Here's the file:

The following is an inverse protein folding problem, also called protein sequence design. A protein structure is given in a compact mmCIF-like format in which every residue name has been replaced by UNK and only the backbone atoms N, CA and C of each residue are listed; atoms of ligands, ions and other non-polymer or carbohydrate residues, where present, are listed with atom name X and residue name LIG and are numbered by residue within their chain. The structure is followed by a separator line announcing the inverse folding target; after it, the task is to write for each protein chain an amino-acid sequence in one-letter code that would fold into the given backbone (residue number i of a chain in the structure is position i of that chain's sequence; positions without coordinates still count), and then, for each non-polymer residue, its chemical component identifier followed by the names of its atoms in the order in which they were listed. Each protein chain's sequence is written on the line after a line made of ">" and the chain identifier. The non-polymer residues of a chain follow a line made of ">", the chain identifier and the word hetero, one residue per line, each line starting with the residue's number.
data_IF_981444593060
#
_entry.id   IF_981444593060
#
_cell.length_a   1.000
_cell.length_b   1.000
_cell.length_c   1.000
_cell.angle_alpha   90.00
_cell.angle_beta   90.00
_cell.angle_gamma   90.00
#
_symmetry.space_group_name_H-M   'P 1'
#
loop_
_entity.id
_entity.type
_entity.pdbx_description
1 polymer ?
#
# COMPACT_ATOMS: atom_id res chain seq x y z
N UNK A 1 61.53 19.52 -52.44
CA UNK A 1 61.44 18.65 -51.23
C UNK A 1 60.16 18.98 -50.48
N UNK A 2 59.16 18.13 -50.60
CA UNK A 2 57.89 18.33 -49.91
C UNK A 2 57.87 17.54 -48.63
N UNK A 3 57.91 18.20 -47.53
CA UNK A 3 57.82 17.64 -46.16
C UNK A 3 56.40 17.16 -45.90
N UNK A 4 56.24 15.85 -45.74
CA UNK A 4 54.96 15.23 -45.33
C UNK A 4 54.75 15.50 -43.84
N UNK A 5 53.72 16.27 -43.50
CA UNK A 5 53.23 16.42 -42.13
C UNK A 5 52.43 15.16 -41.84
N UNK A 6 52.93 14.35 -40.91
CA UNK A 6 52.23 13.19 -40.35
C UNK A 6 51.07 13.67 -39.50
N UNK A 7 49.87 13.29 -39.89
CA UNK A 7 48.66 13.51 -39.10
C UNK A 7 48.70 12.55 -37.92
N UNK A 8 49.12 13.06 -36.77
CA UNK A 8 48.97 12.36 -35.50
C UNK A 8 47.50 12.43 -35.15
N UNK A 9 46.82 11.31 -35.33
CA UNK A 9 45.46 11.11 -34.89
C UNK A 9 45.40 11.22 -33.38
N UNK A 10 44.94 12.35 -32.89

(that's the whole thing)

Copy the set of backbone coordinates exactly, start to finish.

The following is an inverse protein folding problem, also called protein sequence design. A protein structure is given in a compact mmCIF-like format in which every residue name has been replaced by UNK and only the backbone atoms N, CA and C of each residue are listed; atoms of ligands, ions and other non-polymer or carbohydrate residues, where present, are listed with atom name X and residue name LIG and are numbered by residue within their chain. The structure is followed by a separator line announcing the inverse folding target; after it, the task is to write for each protein chain an amino-acid sequence in one-letter code that would fold into the given backbone (residue number i of a chain in the structure is position i of that chain's sequence; positions without coordinates still count), and then, for each non-polymer residue, its chemical component identifier followed by the names of its atoms in the order in which they were listed. Each protein chain's sequence is written on the line after a line made of ">" and the chain identifier. The non-polymer residues of a chain follow a line made of ">", the chain identifier and the word hetero, one residue per line, each line starting with the residue's number.
data_IF_981444593060
#
_entry.id   IF_981444593060
#
_cell.length_a   1.000
_cell.length_b   1.000
_cell.length_c   1.000
_cell.angle_alpha   90.00
_cell.angle_beta   90.00
_cell.angle_gamma   90.00
#
_symmetry.space_group_name_H-M   'P 1'
#
loop_
_entity.id
_entity.type
_entity.pdbx_description
1 polymer ?
#
# COMPACT_ATOMS: atom_id res chain seq x y z
N UNK A 1 61.53 19.52 -52.44
CA UNK A 1 61.44 18.65 -51.23
C UNK A 1 60.16 18.98 -50.48
N UNK A 2 59.16 18.13 -50.60
CA UNK A 2 57.89 18.33 -49.91
C UNK A 2 57.87 17.54 -48.63
N UNK A 3 57.91 18.20 -47.53
CA UNK A 3 57.82 17.64 -46.16
C UNK A 3 56.40 17.16 -45.90
N UNK A 4 56.24 15.85 -45.74
CA UNK A 4 54.96 15.23 -45.33
C UNK A 4 54.75 15.50 -43.84
N UNK A 5 53.72 16.27 -43.50
CA UNK A 5 53.23 16.42 -42.13
C UNK A 5 52.43 15.16 -41.84
N UNK A 6 52.93 14.35 -40.91
CA UNK A 6 52.23 13.19 -40.35
C UNK A 6 51.07 13.67 -39.50
N UNK A 7 49.87 13.29 -39.89
CA UNK A 7 48.66 13.51 -39.10
C UNK A 7 48.70 12.55 -37.92
N UNK A 8 49.12 13.06 -36.77
CA UNK A 8 48.97 12.36 -35.50
C UNK A 8 47.50 12.43 -35.15
N UNK A 9 46.82 11.31 -35.33
CA UNK A 9 45.46 11.11 -34.89
C UNK A 9 45.40 11.22 -33.38
N UNK A 10 44.94 12.35 -32.89